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Digital Interactive Notebook

Arsenic exposure: Exploring the intersection of environmental health and susceptibility to SARS-CoV-2

Image of Digital Interactive Notebook title pageArsenic is a naturally occurring element found in water, food, air and soil. It is odorless and tasteless. In its inorganic form, arsenic is highly toxic and is a known carcinogen to humans. Long-term exposure is associated with cardiovascular disease, diabetes, and other negative health effects (Sanders, 2012).

The emerging science on the study of coronaviruses poses the question of how exposure to inorganic arsenic may be linked to health impacts caused by the new coronavirus (severe acute respiratory syndrome coronavirus 2, or SARS-CoV-2). Researchers at UNC-Chapel Hill are using genetically engineered mice that metabolize arsenic like humans to in order to investigate the extent to which exposure to inorganic arsenic may be linked to health impacts, such as susceptibility to SARS-CoV-2. This research is the focus of a digital interactive notebook (DIAN), which is a two-part interactive Google slide set that can be updated as research unfolds.

Image of example slide from Digital Interactive Notebook titled Where is Arsenic in Drinking Water found in North Carolina?

This digital interactive notebook consists of two parts:
  • Part I: Chemistry and Environmental Science describes the chemistry of arsenic and how it contaminates drinking water. Students explore the forms of arsenic and how it enters the water supply by analyzing maps of North Carolina while considering the factors of geology, soil, and the watershed. Students engage with the hypothesis developed by researchers to test how chronic exposure to inorganic arsenic enhances susceptibility to SARS-CoV-2 infection and severity of COVID-19.
  • Part II: Biology and Biotechnology describes research taking place at UNC-Chapel Hill to test the effects of arsenic exposure on susceptibility to SARS-CoV-2. Students learn about the use of homologous recombination as a tool to genetically engineer “humanized” mouse models and are introduced to factorial design as an approach to test the effects of multiple variables (e.g., gender and arsenic dose) on a response (susceptibility SARS-CoV-2).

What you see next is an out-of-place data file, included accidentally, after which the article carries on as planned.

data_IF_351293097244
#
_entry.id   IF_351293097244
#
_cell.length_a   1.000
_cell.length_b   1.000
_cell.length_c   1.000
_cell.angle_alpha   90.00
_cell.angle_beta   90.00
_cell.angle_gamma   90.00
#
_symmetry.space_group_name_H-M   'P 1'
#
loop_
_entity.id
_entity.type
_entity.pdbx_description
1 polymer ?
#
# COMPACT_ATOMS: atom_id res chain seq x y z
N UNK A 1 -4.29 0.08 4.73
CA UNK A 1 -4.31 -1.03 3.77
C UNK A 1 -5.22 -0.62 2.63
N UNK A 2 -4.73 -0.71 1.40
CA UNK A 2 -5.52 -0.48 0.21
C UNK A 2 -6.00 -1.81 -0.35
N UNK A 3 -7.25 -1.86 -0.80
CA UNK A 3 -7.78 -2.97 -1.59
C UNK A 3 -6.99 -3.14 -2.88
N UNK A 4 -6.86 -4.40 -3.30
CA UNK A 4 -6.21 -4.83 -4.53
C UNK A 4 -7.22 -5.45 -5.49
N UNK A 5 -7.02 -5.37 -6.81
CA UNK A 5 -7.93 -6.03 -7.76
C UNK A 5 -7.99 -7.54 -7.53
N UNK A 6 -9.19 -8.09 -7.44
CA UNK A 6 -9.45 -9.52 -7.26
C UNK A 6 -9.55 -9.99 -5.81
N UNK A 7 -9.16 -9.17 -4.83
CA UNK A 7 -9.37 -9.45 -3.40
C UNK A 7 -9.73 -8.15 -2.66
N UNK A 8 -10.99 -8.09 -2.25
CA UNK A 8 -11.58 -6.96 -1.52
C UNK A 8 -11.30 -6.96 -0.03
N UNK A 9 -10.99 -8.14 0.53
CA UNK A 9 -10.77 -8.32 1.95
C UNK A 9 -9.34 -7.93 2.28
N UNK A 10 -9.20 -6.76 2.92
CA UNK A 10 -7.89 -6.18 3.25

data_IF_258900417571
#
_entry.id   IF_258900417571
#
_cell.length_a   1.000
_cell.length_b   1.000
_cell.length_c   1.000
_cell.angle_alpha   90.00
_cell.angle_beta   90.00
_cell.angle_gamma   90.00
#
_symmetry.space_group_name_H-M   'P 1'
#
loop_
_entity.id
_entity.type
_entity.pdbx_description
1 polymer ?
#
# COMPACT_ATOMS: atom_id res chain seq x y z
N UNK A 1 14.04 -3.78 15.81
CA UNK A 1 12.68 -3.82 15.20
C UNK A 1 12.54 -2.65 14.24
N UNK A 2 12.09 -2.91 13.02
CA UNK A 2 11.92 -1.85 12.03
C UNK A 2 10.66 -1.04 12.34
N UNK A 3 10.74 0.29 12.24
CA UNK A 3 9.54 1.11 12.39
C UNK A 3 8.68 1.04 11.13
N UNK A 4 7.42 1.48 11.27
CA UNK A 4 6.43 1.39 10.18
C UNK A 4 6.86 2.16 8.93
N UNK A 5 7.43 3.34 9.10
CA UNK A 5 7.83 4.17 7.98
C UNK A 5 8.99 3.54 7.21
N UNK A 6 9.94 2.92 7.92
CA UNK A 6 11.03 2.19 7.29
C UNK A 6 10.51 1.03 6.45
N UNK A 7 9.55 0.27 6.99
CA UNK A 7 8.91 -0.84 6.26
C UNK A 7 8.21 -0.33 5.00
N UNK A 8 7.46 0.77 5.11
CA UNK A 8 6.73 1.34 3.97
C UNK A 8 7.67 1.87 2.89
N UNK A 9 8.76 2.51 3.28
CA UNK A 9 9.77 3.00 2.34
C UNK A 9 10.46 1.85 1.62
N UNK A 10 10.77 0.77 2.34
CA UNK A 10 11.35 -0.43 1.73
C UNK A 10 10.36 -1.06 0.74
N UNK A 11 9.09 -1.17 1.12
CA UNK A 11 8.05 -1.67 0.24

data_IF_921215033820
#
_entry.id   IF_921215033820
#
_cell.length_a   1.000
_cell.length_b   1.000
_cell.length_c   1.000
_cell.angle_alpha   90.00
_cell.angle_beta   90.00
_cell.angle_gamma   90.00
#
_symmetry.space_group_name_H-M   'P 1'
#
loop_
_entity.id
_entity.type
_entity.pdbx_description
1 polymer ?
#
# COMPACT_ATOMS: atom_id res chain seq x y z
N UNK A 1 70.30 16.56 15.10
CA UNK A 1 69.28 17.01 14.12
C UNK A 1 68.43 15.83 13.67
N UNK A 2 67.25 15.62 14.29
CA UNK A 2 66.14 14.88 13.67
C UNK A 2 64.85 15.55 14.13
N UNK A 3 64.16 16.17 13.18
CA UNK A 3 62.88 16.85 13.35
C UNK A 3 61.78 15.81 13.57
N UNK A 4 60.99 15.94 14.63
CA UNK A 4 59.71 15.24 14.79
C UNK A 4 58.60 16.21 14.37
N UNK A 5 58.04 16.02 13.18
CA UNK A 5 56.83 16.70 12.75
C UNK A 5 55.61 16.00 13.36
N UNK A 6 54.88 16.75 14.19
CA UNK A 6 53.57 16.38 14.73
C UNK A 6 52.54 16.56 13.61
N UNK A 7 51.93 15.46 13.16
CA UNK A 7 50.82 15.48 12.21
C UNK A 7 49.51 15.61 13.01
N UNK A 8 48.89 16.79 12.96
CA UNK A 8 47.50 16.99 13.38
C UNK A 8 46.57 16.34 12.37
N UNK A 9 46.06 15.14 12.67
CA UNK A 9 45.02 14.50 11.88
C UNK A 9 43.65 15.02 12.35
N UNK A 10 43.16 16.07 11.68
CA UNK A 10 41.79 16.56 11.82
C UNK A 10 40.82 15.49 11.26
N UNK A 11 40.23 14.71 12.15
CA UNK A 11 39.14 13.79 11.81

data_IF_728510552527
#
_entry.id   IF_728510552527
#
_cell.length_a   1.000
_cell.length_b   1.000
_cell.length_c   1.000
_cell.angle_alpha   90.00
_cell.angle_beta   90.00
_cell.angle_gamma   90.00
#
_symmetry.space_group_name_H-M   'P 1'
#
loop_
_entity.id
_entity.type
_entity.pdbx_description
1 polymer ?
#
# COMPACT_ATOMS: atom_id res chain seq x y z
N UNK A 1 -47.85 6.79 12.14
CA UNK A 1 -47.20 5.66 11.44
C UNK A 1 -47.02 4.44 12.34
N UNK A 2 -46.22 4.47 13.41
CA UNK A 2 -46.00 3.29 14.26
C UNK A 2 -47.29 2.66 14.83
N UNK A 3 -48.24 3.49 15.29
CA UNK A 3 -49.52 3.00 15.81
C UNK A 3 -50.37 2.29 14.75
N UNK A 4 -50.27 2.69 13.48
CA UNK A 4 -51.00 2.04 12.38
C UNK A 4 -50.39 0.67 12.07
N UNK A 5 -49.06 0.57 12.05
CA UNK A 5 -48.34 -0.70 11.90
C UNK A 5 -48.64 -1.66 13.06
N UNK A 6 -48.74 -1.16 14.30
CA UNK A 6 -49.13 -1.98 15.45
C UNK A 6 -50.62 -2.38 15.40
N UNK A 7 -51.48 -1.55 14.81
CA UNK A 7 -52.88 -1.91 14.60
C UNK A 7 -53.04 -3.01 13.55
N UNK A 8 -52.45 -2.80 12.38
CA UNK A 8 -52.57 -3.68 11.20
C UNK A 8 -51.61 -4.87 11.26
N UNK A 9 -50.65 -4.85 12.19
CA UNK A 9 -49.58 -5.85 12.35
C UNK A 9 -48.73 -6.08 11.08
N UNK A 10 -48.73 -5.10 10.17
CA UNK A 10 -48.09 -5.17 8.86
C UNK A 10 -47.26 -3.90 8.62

Access the Digital Interactive Notebook

Recommended Citation

Haine, D.B., Yelton, S., Dion, L., Strada, M., Xenakis, J. (2021) Arsenic exposure: Exploring the intersection of environmental health and susceptibility to SARS-CoV-2, A Digital Interactive Notebook. UNC-Chapel Hill Superfund Research Program.


Dana Haine, MS, UNC-Chapel Hill, Sarah Yelton, MS, UNC-Chapel, Hill Linda Dion, NBCT, Holly Springs High School, Monica Strada, MAT, Research Triangle High School. & James Xenakis, PhD, UNC-Chapel Hill

Subject Matter Experts & Contributors

Owen Duckworth, PhD, North Carolina State University, Fernando Pardo-Manuel de Villena, PhD, UNC-Chapel Hill, & John Snouwaert, PhD, UNC-Chapel Hill


UNC-Chapel Hill Superfund Research Program (National Institute of Environmental Health Sciences (P42ES031007) & Center for Public Engagement with Science, UNC Institute for the Environment

Additional Educational Materials 

These resources have been developed with funding from the NIEHS to the UNC Superfund Research Program.  Individual lessons are generally suitable for high school science courses in biology, environmental science, chemistry and are aligned with both NC Science Standards and Next Generation Science Standards as appropriate.

Understanding Exposure to Toxic Metals
Exploring Movement of and Exposure to Other Toxic Chemicals
Investigating Hazardous Waste & Water Quality
  • Demonstrating Susceptibility
    This demonstration provides students with visual evidence that if two individuals are exposed to the same dose of a chemical, the individual with the smaller body size will have a greater concentration of the chemical in his/her body.
  • Understanding ppm and ppb with Serial Dilution
    Students will perform a serial dilution of food coloring to create highly diluted solutions to learn about the units, parts per million (ppm) and parts per billion (ppb), scientists often use to describe chemical contamination of water soil.
  • Investigating a Superfund Site
    (note: instructions are for investigating any site in the southeast region of state. Use list of NPL sites below for specific sites contaminated with arsenic in North Carolina)
  • A Case Study of A Civil Action
    After viewing an excerpt from the film, A Civil Action, students assume the role of environmental scientists and apply their knowledge of water and hazardous waste contamination to create a plan to help lawyer, Jan Schlichtmann, try the case.
  • Introducing Students to Environmental Justice
    Students are introduced to the concept of environmental justice by considering a North Carolina case study that involved a hazardous waste landfill and is often credited with launching the national environmental justice movement.
  • Water Muddle Up & Clean Up
    This activity is designed to safely model the ways in  which pollutants and hazardous chemicals may react when they reach water and the cumulative effect of land uses on water quality. 
Director: Rebecca Fry, PhD
Deputy Director: Fernando Pardo-Manuel de Villena, PhD
Funding provided by NIEHS grant #P42 ES031007

135 Dauer Drive
253 Rosenau Hall, CB #7431
Chapel Hill, NC, 27599-7431